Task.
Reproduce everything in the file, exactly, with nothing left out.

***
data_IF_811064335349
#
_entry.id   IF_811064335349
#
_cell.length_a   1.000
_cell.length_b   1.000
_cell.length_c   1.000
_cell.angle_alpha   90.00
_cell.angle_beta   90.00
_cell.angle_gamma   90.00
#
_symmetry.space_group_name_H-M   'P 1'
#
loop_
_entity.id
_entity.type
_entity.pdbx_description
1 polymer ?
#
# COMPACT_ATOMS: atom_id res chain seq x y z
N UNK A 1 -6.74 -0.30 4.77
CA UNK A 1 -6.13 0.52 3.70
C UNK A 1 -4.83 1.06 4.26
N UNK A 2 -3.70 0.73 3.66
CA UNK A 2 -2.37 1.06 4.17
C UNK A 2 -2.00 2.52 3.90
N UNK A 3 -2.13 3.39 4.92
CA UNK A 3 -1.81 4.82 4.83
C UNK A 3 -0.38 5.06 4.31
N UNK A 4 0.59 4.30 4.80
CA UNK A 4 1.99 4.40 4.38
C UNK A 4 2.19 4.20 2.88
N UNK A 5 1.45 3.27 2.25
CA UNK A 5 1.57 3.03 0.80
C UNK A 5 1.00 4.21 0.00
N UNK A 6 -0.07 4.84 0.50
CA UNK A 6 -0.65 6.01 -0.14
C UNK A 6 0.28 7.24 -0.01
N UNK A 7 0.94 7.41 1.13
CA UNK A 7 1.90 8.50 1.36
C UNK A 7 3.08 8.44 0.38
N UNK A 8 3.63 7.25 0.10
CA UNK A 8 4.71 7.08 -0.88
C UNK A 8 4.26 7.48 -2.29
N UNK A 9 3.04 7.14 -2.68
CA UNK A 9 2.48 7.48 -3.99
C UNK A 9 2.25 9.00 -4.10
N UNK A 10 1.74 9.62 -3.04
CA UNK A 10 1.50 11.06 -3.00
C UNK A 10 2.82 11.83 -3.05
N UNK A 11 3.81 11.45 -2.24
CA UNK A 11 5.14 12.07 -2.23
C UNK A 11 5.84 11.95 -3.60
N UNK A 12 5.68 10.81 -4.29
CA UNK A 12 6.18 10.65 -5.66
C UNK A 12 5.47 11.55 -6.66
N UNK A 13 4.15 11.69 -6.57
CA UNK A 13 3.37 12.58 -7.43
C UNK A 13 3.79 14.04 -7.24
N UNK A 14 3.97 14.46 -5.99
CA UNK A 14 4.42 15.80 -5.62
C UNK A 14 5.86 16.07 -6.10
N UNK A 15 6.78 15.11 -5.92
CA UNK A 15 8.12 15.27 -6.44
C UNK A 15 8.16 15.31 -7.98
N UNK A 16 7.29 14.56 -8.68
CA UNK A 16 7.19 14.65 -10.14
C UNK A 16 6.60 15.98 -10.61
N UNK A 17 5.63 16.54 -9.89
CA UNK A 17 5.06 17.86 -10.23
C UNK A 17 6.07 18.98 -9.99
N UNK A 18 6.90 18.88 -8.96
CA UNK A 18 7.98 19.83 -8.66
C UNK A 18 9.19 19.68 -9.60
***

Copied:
data_IF_811064335349
#
_entry.id   IF_811064335349
#
_cell.length_a   1.000
_cell.length_b   1.000
_cell.length_c   1.000
_cell.angle_alpha   90.00
_cell.angle_beta   90.00
_cell.angle_gamma   90.00
#
_symmetry.space_group_name_H-M   'P 1'
#
loop_
_entity.id
_entity.type
_entity.pdbx_description
1 polymer ?
#
# COMPACT_ATOMS: atom_id res chain seq x y z
N UNK A 1 -6.74 -0.30 4.77
CA UNK A 1 -6.13 0.52 3.70
C UNK A 1 -4.83 1.06 4.26
N UNK A 2 -3.70 0.73 3.66
CA UNK A 2 -2.37 1.06 4.17
C UNK A 2 -2.00 2.52 3.90
N UNK A 3 -2.13 3.39 4.92
CA UNK A 3 -1.81 4.82 4.83
C UNK A 3 -0.38 5.06 4.31
N UNK A 4 0.59 4.30 4.80
CA UNK A 4 1.99 4.40 4.38
C UNK A 4 2.19 4.20 2.88
N UNK A 5 1.45 3.27 2.25
CA UNK A 5 1.57 3.03 0.80
C UNK A 5 1.00 4.21 0.00
N UNK A 6 -0.07 4.84 0.50
CA UNK A 6 -0.65 6.01 -0.14
C UNK A 6 0.28 7.24 -0.01
N UNK A 7 0.94 7.41 1.13
CA UNK A 7 1.90 8.50 1.36
C UNK A 7 3.08 8.44 0.38
N UNK A 8 3.63 7.25 0.10
CA UNK A 8 4.71 7.08 -0.88
C UNK A 8 4.26 7.48 -2.29
N UNK A 9 3.04 7.14 -2.68
CA UNK A 9 2.48 7.48 -3.99
C UNK A 9 2.25 9.00 -4.10
N UNK A 10 1.74 9.62 -3.04
CA UNK A 10 1.50 11.06 -3.00
C UNK A 10 2.82 11.83 -3.05
N UNK A 11 3.81 11.45 -2.24
CA UNK A 11 5.14 12.07 -2.23
C UNK A 11 5.84 11.95 -3.60
N UNK A 12 5.68 10.81 -4.29
CA UNK A 12 6.18 10.65 -5.66
C UNK A 12 5.47 11.55 -6.66
N UNK A 13 4.15 11.69 -6.57
CA UNK A 13 3.37 12.58 -7.43
C UNK A 13 3.79 14.04 -7.24
N UNK A 14 3.97 14.46 -5.99
CA UNK A 14 4.42 15.80 -5.62
C UNK A 14 5.86 16.07 -6.10
N UNK A 15 6.78 15.11 -5.92
CA UNK A 15 8.12 15.27 -6.44
C UNK A 15 8.16 15.31 -7.98
N UNK A 16 7.29 14.56 -8.68
CA UNK A 16 7.19 14.65 -10.14
C UNK A 16 6.60 15.98 -10.61
N UNK A 17 5.63 16.54 -9.89
CA UNK A 17 5.06 17.86 -10.23
C UNK A 17 6.07 18.98 -9.99
N UNK A 18 6.90 18.88 -8.96
CA UNK A 18 7.98 19.83 -8.66
C UNK A 18 9.19 19.68 -9.60